What is there in common between sleep and oil split, between tomato and rheumatism, or what is there that connects assassination attempt and a radio station in one story? Here are five tidbits that give you a fuller image of the world’s history.
151 Olympic medals were awarded for art
From 1912 to 1948 pretty much any artist in the world could compete in the Olympic games for a medal for their piece of art, whether it be a poem, a choral music, or a drawing. During this period, Germany, Italy, and France headed the list of the Olympic art medalists, with 23, 14 and 14 total medals respectively. The art (literature, architecture, sculpture, painting, and music) was required to be Olympic-themed, but after the World War II, the number of entered works had significantly dropped. Eventually, in 1949, all the participants who wanted to take part in Olympics, appeared to be professionals, so after long debate, the competitions turned into an exhibition.
The epidemic of suicides after the 1929 Wall Street Crash never happened
October 24th, 1929 remained in U.S. history as Black Tuesday due to the most shocking market crash. It is widely believed that the stress for bankers and investors was so big that they were leaping out of windows. However, contrary to popular lore, there are numerous facts that these gossips are exaggerated. As economist John Kenneth Galbraith stated in his book The Great Crash 1929: In the United States the suicide wave that followed the stock market crash is also part of the legend of 1929. In fact, there was none.” “If half the suicides which were reported to ‘TRADER’ yesterday had proved true, Wall Street would be a deserted village this morning,” the New York Daily News reported the day after Black Thursday.
Lack of sleep caused a great number of world disasters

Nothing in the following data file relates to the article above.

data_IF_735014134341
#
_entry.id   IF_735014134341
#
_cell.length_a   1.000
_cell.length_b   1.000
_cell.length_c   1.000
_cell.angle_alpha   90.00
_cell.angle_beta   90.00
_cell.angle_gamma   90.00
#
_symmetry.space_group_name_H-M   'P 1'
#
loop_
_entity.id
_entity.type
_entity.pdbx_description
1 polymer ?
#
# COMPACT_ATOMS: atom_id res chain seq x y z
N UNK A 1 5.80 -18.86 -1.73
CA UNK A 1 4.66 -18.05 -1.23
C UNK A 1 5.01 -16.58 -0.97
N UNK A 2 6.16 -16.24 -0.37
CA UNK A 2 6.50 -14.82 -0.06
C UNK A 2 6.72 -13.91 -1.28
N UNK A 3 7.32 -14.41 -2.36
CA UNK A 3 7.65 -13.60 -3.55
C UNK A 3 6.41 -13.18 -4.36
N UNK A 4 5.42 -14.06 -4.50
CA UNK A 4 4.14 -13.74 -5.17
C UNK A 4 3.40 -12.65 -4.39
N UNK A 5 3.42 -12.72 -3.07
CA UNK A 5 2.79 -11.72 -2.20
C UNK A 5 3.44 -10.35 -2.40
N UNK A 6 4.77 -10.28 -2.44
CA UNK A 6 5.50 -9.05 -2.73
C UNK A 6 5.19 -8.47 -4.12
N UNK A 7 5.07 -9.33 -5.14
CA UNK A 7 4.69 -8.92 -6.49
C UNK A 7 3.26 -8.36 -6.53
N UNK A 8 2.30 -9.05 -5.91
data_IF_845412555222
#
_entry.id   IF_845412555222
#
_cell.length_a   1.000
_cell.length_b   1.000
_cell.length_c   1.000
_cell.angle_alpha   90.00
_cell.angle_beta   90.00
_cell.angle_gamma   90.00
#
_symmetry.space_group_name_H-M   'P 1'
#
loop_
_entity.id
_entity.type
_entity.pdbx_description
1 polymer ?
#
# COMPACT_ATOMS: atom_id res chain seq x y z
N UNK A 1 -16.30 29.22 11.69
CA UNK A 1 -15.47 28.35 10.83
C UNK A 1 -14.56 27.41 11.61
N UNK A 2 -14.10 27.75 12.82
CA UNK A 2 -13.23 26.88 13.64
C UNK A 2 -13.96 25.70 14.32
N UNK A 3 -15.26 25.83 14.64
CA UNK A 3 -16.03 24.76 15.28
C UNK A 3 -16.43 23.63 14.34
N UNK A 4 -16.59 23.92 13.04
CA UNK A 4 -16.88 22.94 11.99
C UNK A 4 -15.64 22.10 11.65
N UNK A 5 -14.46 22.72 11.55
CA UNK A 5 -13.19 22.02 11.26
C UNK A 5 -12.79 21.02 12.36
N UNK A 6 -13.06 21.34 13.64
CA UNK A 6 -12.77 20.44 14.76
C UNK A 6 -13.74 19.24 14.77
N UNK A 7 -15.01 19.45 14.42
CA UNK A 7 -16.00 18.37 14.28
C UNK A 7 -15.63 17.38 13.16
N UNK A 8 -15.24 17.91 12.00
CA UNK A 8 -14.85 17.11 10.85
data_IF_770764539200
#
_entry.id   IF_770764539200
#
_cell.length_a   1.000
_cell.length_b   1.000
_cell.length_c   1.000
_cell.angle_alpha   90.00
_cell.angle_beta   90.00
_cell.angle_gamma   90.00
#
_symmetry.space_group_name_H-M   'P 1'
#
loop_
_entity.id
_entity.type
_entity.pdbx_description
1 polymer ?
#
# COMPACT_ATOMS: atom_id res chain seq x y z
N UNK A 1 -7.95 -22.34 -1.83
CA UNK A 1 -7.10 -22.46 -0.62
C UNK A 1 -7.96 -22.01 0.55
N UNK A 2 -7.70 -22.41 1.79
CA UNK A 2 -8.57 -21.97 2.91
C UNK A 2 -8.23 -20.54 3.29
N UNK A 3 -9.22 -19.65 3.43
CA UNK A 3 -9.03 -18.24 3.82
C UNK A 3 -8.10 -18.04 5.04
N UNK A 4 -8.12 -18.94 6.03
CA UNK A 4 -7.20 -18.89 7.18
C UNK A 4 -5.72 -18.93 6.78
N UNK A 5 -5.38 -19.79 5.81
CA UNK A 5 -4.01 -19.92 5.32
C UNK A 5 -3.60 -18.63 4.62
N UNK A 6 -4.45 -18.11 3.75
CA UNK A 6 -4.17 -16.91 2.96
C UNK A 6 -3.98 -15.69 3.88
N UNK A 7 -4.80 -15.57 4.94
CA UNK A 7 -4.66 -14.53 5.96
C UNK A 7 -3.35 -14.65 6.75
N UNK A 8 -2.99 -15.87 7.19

It was not the spy sabotage or engineer miscalculation that resulted with the most famous historical disasters. The lack of shut-eye actually hurt nature and humans more than you might think. The Three Mile Island accident, when a nuclear reactor in Pennsylvania ended up with a partial meltdown, the Space Shuttle Challenger explosion in 1986, Exxon Valdez oil spill in Alaska, and even Chernobyl nuclear disaster were this or other way a reason of fatigue or excessive workload of the staff.
150 years ago ketchup was sold as medicine
In 1830s, tomato ketchup was believed to have medicinal properties and was sold as a cure for all kinds of digestion problems, including diarrhea and jaundice. The positive effect of ketchup was believed so extraordinary, that it was sold also as a cure of rheumatism. At that time, there were even a local war on the market between Dr. John Cooke Bennet, the inventor of the ketchup pills, and copycats that were selling their own tomato-based cure. The tomato medicine was on the shelves of drug stores for about 15 years until the ketchup medicine collapsed due to the false claims.
There were 600+ attempts to kill Fidel Castro
Some sources even call a precise number of plots to kill the Cuban dictator – 638. Fidel Castro had a great number of foes, including criminals, local politicians and even the United States. The variety of methods of assassination they used is incredible: from femmes fatales and exploding cigars to a radio station rigged with gaseous LSD.